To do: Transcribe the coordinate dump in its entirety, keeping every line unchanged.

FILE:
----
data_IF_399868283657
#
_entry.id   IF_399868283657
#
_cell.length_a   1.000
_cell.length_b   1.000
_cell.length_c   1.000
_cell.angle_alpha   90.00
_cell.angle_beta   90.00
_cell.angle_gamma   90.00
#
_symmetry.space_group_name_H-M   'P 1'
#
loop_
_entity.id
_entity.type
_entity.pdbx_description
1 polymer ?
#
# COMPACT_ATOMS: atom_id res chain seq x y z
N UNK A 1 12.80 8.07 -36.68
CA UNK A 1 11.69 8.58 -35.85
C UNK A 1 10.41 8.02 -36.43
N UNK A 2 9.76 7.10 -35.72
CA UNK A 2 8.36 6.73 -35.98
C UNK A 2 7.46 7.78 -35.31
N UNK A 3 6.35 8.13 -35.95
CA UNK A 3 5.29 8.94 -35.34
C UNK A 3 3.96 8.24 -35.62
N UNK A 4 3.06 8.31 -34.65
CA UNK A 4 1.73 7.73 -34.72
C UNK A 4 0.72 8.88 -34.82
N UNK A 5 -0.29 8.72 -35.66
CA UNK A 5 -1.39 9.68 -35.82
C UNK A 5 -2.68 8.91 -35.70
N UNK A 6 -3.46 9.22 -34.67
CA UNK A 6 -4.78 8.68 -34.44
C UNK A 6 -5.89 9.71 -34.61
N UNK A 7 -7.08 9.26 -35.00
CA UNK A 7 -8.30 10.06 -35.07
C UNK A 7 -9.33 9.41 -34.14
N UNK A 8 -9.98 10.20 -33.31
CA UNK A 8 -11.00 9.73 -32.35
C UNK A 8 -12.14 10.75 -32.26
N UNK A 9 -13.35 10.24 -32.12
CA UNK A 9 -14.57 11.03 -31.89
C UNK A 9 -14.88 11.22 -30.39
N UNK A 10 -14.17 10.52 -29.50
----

data_IF_399868283657
#
_entry.id   IF_399868283657
#
_cell.length_a   1.000
_cell.length_b   1.000
_cell.length_c   1.000
_cell.angle_alpha   90.00
_cell.angle_beta   90.00
_cell.angle_gamma   90.00
#
_symmetry.space_group_name_H-M   'P 1'
#
loop_
_entity.id
_entity.type
_entity.pdbx_description
1 polymer ?
#
# COMPACT_ATOMS: atom_id res chain seq x y z
N UNK A 1 12.80 8.07 -36.68
CA UNK A 1 11.69 8.58 -35.85
C UNK A 1 10.41 8.02 -36.43
N UNK A 2 9.76 7.10 -35.72
CA UNK A 2 8.36 6.73 -35.98
C UNK A 2 7.46 7.78 -35.31
N UNK A 3 6.35 8.13 -35.95
CA UNK A 3 5.29 8.94 -35.34
C UNK A 3 3.96 8.24 -35.62
N UNK A 4 3.06 8.31 -34.65
CA UNK A 4 1.73 7.73 -34.72
C UNK A 4 0.72 8.88 -34.82
N UNK A 5 -0.29 8.72 -35.66
CA UNK A 5 -1.39 9.68 -35.82
C UNK A 5 -2.68 8.91 -35.70
N UNK A 6 -3.46 9.22 -34.67
CA UNK A 6 -4.78 8.68 -34.44
C UNK A 6 -5.89 9.71 -34.61
N UNK A 7 -7.08 9.26 -35.00
CA UNK A 7 -8.30 10.06 -35.07
C UNK A 7 -9.33 9.41 -34.14
N UNK A 8 -9.98 10.20 -33.31
CA UNK A 8 -11.00 9.73 -32.35
C UNK A 8 -12.14 10.75 -32.26
N UNK A 9 -13.35 10.24 -32.12
CA UNK A 9 -14.57 11.03 -31.89
C UNK A 9 -14.88 11.22 -30.39
N UNK A 10 -14.17 10.52 -29.50